HashCryptStreams About the public key algorithms
On the Internet one can find a lot of information about the public key algorithms, their complete description, mathematical proofs etc. Even WikiPedia will give you all the details about the RSA algorithms for instance. Still, reading all this, even implementing an algorithm yourself you will remain uncertain about how to employ it in the real world. The deeper you understand the mathematics the more are the "side" questions you would have. For example the data encrypted with RSA must be shorter than the modulus of the key set - this is obvious from the algorithm explanation. However, in the real world you generate the keys randomly and you cannot be sure that they will give the length you need - how to deal with that, how much of the length to sacrifice in order to guarantee that any data with suitable length will pass with any key pair. Further you can ask yourself - "well I can encrypt something, but should I encrypt it directly or pre-preprocess it somehow?".

The answers to such questions are given by certain standards. One of the most complete set of standards is PKCS, however there are many and many applications employing RSA and other algorithms in their own way. So, having the core algorithm (in RSA object) and some other tools (such as SFBinaryData, the BigNumber object etc.) you can comply both standards or application specific implementations at the price of some code you will need to write. So, you need to know what to do. This page aims at giving you a good idea about what RSA can do, when it is sensible to be done and what kind of constraints are there. With that in mind you will be ready to understand standards and specific implementations and make your applications work with them. We will not comment the mathematics involved - you can read about that in many places on the Internet. What this page concentrates on is the properties of the algorithm and their implications.

The RSA algorithm - what it looks like and what can it do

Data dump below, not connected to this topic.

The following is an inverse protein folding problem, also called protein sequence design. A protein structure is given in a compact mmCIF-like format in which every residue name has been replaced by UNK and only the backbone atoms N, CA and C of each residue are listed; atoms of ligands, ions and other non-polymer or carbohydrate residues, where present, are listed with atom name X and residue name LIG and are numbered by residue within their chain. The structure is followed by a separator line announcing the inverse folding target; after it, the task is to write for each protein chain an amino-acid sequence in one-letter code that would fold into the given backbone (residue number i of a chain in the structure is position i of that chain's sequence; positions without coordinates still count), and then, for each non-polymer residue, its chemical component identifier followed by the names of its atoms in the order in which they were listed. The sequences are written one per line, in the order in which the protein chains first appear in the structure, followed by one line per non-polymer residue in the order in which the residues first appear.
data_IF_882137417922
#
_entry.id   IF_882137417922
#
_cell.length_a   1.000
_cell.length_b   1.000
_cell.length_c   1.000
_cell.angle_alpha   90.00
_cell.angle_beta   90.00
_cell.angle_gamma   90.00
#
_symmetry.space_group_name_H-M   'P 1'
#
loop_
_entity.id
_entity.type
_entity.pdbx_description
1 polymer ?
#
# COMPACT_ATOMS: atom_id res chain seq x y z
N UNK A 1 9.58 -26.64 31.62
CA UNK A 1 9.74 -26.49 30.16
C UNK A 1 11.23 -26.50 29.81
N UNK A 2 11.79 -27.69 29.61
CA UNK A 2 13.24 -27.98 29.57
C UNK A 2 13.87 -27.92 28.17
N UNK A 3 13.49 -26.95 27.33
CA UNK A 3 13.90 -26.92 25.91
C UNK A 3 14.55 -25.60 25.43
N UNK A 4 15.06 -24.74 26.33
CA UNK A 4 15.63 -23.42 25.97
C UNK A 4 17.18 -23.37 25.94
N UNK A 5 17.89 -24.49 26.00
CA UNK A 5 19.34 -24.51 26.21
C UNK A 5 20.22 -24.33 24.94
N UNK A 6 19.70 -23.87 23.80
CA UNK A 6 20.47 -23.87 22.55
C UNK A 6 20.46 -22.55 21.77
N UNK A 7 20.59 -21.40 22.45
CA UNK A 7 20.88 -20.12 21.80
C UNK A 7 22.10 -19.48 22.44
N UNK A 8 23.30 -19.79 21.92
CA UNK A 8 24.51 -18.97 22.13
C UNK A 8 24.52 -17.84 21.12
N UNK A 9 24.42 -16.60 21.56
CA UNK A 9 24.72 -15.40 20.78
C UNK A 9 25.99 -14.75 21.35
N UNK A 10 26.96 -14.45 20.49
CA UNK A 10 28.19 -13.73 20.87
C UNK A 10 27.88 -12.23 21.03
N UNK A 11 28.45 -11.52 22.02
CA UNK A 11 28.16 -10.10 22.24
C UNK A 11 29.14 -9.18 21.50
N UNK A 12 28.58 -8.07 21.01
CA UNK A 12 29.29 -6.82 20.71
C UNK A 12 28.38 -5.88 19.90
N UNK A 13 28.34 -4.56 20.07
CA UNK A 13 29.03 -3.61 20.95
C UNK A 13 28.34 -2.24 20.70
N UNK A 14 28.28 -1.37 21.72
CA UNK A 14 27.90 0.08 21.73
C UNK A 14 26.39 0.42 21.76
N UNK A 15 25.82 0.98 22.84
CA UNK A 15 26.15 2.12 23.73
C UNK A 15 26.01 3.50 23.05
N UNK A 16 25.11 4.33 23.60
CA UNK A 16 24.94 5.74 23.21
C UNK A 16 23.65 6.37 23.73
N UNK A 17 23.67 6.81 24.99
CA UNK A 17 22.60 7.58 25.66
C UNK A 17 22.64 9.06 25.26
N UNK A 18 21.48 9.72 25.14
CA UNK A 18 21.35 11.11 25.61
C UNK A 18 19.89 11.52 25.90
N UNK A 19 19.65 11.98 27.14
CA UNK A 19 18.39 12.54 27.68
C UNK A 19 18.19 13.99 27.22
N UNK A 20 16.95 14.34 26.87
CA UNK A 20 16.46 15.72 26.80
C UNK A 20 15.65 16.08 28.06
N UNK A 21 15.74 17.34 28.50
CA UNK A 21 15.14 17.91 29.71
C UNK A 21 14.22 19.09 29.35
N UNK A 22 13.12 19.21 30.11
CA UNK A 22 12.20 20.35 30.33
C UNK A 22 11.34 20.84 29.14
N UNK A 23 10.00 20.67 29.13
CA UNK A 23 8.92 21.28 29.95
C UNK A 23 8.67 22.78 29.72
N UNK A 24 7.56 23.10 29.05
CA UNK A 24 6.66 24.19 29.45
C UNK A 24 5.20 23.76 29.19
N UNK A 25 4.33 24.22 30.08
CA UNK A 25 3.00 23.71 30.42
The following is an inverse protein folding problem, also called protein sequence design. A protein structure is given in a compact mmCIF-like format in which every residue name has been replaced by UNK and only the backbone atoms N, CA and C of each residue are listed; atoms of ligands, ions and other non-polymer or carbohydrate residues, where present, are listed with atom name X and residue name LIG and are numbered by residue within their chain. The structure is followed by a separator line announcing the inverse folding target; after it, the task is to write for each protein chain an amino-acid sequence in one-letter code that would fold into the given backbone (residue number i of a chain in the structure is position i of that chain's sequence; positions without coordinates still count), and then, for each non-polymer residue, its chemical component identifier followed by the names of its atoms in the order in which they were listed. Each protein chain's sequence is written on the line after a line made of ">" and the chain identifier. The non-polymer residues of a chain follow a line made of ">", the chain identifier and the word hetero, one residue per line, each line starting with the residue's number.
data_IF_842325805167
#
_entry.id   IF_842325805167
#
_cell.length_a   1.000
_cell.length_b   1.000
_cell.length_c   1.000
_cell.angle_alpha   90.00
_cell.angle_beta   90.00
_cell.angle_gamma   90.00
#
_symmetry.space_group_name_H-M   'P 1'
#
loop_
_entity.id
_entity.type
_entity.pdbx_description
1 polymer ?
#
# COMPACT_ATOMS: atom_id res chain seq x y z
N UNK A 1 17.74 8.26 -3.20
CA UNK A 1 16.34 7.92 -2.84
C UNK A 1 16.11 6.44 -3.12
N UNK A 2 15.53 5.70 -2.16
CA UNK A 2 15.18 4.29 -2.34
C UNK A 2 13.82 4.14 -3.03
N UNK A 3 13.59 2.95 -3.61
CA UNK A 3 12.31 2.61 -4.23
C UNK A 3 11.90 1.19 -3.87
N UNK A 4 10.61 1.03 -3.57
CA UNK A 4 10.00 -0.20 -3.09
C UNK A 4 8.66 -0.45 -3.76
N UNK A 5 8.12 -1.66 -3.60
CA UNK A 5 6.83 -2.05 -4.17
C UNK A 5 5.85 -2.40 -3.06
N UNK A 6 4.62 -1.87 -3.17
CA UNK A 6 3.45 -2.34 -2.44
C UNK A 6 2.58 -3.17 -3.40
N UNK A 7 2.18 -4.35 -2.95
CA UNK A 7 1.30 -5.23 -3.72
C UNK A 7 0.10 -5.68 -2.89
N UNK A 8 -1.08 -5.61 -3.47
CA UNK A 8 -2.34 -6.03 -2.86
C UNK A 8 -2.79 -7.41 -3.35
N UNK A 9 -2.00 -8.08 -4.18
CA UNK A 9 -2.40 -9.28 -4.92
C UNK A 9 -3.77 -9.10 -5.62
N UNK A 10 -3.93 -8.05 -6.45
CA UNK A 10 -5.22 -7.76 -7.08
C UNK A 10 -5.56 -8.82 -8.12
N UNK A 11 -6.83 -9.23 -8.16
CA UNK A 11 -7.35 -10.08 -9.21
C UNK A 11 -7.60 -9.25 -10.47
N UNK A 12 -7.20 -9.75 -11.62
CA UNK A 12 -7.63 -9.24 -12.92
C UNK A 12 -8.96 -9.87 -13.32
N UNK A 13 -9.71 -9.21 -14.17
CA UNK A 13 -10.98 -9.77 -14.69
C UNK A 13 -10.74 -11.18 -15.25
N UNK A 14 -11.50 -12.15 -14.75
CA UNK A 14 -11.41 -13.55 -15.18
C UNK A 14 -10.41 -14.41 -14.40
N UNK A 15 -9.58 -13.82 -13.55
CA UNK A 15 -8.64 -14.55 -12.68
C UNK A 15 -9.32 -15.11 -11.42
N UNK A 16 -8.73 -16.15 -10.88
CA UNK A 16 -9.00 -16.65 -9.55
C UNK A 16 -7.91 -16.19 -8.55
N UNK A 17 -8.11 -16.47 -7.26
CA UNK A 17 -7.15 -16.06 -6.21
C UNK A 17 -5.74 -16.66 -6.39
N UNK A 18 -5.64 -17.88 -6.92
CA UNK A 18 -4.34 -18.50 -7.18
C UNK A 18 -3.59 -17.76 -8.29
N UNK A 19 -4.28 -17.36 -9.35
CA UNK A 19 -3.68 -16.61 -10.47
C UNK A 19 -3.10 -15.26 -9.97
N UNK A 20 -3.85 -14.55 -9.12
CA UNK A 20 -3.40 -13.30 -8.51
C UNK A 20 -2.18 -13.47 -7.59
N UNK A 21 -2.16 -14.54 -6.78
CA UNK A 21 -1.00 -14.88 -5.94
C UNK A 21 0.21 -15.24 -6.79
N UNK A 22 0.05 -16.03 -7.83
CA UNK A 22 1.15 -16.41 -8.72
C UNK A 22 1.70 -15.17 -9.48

1. All the parameters involved in RSA. Note that some of them are not (optionally) used during the encryption/decryption. We list all of them here and we will comment why after that
    P, Q - two large prime numbers
    Modulus - is actually P*Q
    PublicExp - public exponent
    SecretExp - secret exponent
  2. RSA will work fine with data that is encoded as positive integer number less than the Modulus. For such a data the encryption and decryption can be considered simply as two functions each of of which is the reverse of the other. Thus you can "decrypt" the data, then to recover its original form you need to "encrypt" it and the reverse is true as well. Thus the terms decryption and encryption are subjective and are actually selected to reflect the typical sensible usage of the algorithm.
  3. The "encrypt" operation takes 3 arguments - the data, the Modulus and the PublicExp
  4. The "decrypt" operation takes 3 arguments - the data, the Modulus and the SecretExp. It can be performed in 4 times faster manner if the CRT (Chinese Remainder Theorem) is applied. In such case the "decrypt" operation will take also the P and Q as parameters (see DecryptPQ method).
  5. The fact is that knowing the Modulus and the PublicExp it is fairly difficult to calculate the SecretExp while the reverse is not true. This is the factor that determines how and what is done with the algorithm. You should not be confused by the reverse usage of Encrypt and Decrypt when the algorithm is used for purposes other then typical encryption. It is hard to come with neutral yet informative names for them so, this naming fashion took roots. They are reverse to each other and the usage depends only on how you want to use them and on the common sense.

The common and not so-common RSA usage patterns


This is the usage that gives the names of the operations. In this case the data is encrypted using the Modulus and the PublicExp. On the other end it is decrypted by using the Modulus and the SecretKey

Remembering the fact in 5 above means that the encrypting party needs to know only the Modulus and the PublicKey. With this knowledge this party can only use the Encrypt method so this side has access only to one of the functions and not the reverse one (Decrypt method). It is difficult to compute the SecretExp knowing from what the encrypting party knows - it is computationally infeasible. Therefore this is why algorithms like RSA are called public key encryption algorithms - knowing the public key you have access only to one of the directions.

Signing/Signature verification

This is a reverse usage of the algorithm. Its purpose is not to "hide" the data from other parties but to enable anyone who has the PublicExp and the Modulus to verify that the data has indeed originated from the party having the SecretExp.